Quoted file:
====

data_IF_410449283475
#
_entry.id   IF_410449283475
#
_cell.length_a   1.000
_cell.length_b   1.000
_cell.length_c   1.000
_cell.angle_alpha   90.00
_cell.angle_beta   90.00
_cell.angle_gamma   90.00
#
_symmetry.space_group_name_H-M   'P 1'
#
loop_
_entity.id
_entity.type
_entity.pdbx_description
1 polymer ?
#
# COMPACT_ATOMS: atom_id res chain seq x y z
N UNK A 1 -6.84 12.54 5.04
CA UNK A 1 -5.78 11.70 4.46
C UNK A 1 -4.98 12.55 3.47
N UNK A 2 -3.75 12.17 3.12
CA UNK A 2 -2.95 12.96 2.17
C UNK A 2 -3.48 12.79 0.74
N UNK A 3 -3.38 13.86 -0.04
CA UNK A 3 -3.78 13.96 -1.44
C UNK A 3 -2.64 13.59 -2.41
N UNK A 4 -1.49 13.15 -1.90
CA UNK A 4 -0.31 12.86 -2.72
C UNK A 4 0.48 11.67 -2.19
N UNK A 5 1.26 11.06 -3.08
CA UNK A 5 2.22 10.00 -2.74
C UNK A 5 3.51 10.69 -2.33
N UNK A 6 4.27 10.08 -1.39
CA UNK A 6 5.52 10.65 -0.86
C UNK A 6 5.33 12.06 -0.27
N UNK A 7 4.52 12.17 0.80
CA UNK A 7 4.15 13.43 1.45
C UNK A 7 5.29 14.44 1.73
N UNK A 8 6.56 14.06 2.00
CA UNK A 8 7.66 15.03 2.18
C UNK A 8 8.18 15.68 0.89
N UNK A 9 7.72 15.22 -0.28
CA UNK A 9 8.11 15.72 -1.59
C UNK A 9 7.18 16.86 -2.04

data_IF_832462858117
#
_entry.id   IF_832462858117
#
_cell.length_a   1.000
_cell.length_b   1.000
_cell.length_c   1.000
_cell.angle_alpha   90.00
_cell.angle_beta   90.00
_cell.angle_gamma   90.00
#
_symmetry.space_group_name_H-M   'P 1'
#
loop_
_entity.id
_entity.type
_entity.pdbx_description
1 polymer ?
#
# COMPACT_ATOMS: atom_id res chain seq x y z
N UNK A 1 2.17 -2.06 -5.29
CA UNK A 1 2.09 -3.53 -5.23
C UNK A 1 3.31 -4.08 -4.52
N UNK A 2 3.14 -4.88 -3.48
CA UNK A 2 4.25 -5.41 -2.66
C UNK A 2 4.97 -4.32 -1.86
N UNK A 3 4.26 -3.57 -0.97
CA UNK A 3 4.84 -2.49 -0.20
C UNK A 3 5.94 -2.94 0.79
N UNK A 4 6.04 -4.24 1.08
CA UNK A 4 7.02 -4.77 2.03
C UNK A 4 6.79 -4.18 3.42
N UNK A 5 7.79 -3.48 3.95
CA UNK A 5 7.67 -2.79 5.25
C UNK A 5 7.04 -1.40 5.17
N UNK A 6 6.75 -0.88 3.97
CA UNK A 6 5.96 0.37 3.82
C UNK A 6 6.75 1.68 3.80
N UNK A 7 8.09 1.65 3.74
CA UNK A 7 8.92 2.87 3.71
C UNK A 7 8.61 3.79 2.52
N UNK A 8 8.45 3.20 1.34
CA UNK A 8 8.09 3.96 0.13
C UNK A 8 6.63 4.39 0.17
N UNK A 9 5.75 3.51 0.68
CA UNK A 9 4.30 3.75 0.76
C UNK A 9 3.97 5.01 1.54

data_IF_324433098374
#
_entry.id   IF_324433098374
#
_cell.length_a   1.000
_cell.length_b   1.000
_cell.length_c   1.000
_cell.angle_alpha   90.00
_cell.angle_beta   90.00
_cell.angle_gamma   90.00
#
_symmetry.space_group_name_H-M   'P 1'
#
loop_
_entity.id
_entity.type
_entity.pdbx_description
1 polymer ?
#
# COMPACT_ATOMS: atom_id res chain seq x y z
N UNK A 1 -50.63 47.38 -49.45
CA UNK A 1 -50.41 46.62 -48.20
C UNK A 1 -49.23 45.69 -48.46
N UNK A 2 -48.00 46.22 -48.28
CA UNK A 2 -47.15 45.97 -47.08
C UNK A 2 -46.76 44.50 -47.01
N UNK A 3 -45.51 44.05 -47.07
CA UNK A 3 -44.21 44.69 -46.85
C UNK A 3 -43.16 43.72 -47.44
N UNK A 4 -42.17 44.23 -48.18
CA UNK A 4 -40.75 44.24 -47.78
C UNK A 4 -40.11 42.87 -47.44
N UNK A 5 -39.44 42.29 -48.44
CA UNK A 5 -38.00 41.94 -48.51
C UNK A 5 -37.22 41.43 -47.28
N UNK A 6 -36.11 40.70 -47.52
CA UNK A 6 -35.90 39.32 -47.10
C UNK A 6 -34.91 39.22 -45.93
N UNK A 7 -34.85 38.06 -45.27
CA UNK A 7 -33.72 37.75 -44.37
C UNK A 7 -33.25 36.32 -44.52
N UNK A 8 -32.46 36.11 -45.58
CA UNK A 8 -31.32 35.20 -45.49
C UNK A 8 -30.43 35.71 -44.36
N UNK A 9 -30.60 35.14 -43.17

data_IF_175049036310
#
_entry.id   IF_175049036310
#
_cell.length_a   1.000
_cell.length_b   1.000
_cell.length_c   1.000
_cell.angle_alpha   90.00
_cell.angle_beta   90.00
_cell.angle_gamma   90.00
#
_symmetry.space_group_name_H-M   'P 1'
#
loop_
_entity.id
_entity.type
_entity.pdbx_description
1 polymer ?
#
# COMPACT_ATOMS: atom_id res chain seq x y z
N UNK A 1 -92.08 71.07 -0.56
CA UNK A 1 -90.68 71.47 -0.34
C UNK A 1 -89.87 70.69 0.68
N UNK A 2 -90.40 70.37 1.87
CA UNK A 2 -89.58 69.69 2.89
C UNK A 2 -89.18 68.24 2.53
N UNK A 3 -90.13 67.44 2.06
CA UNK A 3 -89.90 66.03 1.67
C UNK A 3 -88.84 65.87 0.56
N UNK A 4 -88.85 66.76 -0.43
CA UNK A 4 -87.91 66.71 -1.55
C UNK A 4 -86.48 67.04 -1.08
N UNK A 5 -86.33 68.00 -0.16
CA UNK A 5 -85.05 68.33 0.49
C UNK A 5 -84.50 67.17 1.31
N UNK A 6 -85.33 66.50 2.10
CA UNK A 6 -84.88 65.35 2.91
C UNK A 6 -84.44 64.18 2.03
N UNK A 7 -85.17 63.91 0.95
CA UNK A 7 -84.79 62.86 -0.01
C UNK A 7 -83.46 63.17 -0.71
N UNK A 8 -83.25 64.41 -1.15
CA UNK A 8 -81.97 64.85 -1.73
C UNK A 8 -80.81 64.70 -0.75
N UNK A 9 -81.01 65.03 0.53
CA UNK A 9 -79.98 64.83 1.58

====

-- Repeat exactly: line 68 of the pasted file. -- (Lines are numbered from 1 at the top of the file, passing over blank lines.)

N UNK A 1 2.17 -2.06 -5.29